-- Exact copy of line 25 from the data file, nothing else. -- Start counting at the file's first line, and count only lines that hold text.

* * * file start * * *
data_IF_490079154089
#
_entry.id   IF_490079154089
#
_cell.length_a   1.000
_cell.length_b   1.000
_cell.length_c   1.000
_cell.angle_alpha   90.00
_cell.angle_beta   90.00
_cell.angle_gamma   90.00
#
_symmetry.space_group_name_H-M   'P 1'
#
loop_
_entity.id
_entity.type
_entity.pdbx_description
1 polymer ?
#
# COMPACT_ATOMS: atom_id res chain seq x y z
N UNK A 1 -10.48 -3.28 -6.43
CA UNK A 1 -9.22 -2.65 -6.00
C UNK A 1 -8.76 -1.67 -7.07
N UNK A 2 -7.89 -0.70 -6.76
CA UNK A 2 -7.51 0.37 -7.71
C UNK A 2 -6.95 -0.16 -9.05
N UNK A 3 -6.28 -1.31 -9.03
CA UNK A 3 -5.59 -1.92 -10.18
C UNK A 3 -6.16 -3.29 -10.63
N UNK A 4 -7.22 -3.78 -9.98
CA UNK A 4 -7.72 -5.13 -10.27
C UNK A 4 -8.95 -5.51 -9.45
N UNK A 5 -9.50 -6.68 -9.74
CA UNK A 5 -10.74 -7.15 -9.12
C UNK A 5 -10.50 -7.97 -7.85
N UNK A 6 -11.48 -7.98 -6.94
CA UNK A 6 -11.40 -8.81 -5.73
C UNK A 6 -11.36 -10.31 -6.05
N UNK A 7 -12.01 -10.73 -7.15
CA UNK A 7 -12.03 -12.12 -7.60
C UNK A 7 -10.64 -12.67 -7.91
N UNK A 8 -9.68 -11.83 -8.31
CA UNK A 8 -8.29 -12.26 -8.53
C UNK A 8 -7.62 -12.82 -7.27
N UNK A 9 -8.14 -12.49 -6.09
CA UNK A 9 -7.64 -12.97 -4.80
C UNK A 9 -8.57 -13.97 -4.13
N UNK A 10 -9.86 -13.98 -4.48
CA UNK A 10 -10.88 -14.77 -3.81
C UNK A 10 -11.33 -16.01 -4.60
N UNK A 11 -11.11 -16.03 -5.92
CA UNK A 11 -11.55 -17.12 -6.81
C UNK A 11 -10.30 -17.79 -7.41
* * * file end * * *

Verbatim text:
CA UNK A 2 -7.51 0.37 -7.71